This blog post was written by Megan Cullen, Research Assistant for the Khayrallah Center.
In late September 2014, I became a Research Assistant for the Moise A. Khayrallah Center for Lebanese Diaspora Studies. My project investigated the patterns of Lebanese migration throughout the world, in order to establish the most reliable estimates of current diaspora populations. Based on this research, we produced a 1 page information sheet that provides an overview of the research results in visual and textual formats.
While there are certainly many estimates of Lebanese diasporic populations, most of these numbers proved to be speculative or inflated. In order to determine original and accurate data, I did not utilize these numbers during the initial stages of my research. Rather, I began by combing through various scholarly texts such as So Far From Allah, So Close to Mexico by Theresa Alfaro-Velcamp, as well as articles by Colin Lindsay, B. Labiki, Paul Tabar, and Guita Hourani. I consulted various databases, including the Brazilian Institute of Geography and Statistics, the Arab American Institute, and several national censuses. Additional consideration was given to the Migration Policy Center, as well as the useful text, Lebanese in the World: A Century of Emigration, edited by Albert Hourani and Nadim Shehadi.
Download a PDF of the InfoSheet here.
I collected information regarding two major historical “waves” of Lebanese migration, as well as evaluated their global presence. With all those data points, I developed a working database. Because some of the population statistics were from several years ago, I utilized a population extrapolation formula in order for the numbers to reflect growth, as well as account for Lebanese descendants. To calculate the current population, I utilized the most recent statistics in order to determine a base population. After which, I calculated the annual growth rate of each subsequent year utilizing a 1% rate of growth. I chose this rate of growth because, as of 2010, the average annual population growth rate was estimated to be 1.2%. For the sake of simplicity, I chose to assume consistent growth. While this may not necessarily reflect reality, it actually provides a good approximation and is used by the World Bank and United Nations demographic units. These population growth estimations did not include direct migration, which was estimated separately and then combined into a total number. Each of the approximate estimations reflects Lebanese populations abroad as of the end of 2014.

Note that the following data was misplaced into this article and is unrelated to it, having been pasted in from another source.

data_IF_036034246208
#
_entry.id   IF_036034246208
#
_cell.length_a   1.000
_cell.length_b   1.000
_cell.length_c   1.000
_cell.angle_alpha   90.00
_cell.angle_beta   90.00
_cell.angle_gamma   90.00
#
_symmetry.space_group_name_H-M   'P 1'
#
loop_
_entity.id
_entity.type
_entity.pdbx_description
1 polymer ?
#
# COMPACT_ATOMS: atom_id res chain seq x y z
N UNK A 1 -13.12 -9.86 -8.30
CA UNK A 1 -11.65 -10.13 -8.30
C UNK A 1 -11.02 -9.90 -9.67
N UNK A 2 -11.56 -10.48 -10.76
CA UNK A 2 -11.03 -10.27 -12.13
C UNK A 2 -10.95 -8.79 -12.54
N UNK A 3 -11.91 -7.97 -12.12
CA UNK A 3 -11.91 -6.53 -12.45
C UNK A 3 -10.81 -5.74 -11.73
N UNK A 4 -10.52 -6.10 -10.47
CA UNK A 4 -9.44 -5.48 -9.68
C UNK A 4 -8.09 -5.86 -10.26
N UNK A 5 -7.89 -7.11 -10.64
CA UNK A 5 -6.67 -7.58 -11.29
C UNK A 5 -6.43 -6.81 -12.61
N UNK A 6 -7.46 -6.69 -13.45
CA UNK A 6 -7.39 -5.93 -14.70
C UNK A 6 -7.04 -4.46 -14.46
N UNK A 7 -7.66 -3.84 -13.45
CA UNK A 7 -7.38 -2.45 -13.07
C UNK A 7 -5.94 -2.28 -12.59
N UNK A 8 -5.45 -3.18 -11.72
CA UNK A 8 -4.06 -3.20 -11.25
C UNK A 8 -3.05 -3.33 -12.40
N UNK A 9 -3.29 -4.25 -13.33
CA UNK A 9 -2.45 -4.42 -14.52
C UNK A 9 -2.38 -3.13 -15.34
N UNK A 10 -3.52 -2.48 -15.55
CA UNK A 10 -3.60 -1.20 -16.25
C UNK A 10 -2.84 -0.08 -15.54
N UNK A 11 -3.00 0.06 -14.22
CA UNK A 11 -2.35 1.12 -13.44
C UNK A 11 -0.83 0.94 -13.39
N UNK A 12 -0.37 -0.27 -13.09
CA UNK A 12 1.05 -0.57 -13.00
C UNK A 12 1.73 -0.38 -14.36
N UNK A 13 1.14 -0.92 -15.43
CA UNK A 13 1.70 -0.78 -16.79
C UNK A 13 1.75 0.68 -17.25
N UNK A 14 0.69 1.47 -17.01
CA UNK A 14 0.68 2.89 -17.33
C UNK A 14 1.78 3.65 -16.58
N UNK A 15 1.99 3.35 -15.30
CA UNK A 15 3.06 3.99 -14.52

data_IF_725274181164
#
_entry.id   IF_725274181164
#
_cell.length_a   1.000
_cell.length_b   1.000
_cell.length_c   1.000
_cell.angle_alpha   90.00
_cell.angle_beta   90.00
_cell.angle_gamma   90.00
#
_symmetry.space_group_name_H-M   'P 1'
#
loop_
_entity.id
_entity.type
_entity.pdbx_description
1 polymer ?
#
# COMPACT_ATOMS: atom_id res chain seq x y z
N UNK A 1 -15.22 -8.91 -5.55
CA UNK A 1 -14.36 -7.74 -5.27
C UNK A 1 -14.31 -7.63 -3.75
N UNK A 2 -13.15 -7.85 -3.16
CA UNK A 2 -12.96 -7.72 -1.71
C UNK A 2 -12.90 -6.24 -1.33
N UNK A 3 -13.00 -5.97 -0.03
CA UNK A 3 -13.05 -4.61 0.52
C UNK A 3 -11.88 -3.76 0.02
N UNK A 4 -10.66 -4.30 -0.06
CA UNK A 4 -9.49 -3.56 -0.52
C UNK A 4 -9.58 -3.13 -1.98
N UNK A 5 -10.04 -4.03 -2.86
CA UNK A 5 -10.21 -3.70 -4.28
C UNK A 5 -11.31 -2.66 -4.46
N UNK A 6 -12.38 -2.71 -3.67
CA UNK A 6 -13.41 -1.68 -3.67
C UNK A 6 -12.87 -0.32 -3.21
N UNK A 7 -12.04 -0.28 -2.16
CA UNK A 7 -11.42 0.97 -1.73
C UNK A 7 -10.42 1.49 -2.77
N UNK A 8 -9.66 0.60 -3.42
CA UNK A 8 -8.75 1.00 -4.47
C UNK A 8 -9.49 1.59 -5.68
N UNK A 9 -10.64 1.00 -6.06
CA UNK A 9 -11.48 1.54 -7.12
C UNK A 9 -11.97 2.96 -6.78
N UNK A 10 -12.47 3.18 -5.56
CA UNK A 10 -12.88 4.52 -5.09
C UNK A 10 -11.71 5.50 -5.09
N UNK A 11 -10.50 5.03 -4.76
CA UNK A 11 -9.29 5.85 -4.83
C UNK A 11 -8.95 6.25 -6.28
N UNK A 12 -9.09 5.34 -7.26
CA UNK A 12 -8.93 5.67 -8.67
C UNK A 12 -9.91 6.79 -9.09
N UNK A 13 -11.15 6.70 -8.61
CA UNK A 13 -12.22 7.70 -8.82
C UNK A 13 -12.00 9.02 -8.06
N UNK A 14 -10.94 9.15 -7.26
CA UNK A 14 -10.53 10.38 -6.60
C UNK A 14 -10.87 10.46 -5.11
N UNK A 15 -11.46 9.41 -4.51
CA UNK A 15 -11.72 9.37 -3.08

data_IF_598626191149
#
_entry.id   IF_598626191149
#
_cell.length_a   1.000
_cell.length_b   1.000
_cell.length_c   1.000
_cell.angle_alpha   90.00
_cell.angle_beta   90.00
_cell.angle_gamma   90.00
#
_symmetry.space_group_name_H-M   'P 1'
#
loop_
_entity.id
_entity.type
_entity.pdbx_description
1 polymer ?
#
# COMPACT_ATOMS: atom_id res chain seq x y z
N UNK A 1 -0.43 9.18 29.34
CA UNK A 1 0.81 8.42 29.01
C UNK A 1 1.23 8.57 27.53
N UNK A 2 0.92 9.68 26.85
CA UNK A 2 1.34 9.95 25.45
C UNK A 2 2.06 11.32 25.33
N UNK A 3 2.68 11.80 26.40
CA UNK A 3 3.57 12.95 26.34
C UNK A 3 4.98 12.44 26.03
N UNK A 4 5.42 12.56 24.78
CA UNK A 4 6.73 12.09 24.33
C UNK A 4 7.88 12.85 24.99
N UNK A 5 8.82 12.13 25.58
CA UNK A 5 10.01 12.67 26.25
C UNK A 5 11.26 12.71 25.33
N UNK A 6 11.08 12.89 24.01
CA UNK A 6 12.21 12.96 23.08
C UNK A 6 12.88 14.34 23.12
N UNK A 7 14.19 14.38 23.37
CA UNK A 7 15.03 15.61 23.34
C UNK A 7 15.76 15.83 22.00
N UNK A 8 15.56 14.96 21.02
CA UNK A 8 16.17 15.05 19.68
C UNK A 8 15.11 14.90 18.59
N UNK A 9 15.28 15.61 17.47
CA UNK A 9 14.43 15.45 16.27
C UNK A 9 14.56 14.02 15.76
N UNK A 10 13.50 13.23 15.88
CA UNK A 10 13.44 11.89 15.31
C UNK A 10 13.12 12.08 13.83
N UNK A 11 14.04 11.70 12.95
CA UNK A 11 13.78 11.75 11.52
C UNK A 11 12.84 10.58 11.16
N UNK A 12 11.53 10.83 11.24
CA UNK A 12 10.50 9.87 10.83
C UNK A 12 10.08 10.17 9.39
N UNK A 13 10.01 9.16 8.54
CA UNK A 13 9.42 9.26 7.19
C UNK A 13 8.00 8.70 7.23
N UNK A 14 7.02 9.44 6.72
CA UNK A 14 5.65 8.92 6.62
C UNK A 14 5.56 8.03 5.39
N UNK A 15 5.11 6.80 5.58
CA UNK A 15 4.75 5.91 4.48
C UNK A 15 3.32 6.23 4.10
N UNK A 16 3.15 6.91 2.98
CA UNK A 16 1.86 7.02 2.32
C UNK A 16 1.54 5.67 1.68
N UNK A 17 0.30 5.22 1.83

Conducting original research regarding the Lebanese populations throughout the world was problematic. As mentioned before, the current numbers are somewhat unreliable as they are usually inflated or based on outdated information. For example, certain countries present migration numbers that often incorporate other Middle Eastern groups into the count of the Lebanese. This lack of exclusivity results in misleading statistical information. Of all the countries with available statistics, Australia possessed the most thorough and recent documentation of Lebanese migration, and was by far the easiest to research. One of the most frequent obstacles that I encountered included conflicting sets of numbers for a certain country that were vastly different. In some instances, I was forced to average several numbers in order to determine a realistic mean. For instance, the United States is credited with having between 1.3 and 3.3 million Lebanese-Americans, depending on the source. In reality, the 3.3 million is the total number of Arab-Americans of whom the Lebanese represent only 1/3. Moreover, the 1.1 million Lebanese-Americans include descendants of the first wave (1880-1920) and that raises the question of how many members of this group (which represents around 500,000 of the total 1.1. million) consider themselves Lebanese-American.
Another inherent problem that I encountered throughout my research was the inaccessibility caused by various language barriers. For instance, accessing the Brazilian Institute of Geography and Statistics website in order to view their census records was time-consuming, as most of the tables and information that I required were in Portuguese. Probably the most unfortunate aspect of the project was the fact that Lebanon has not conducted a national census in over 80 years, which would have allowed me to correlate the migration numbers with those of other countries. One source speculates that the reason Lebanon has not conducted a census of their residents is due to the sensitivity and political contentiousness of the issue.
While the research was challenging, it also revealed exciting potential for further investigation into Lebanese population analysis. Social factors greatly contributed to Lebanese migration, including the Lebanese Civil War, which began in the 1970s. However, contemporary Lebanese migration patterns have not been thoroughly investigated and would benefit from additional research. Additional analysis into descendent identity, and whether or not certain descendants consider themselves to be Lebanese, would also be an influential consideration. Despite the potential problems, the numbers compiled and presented by this research are more than informed speculation. They are valuable and practical estimations of Lebanese populations abroad, which provide a necessary resource for further scholarship and research.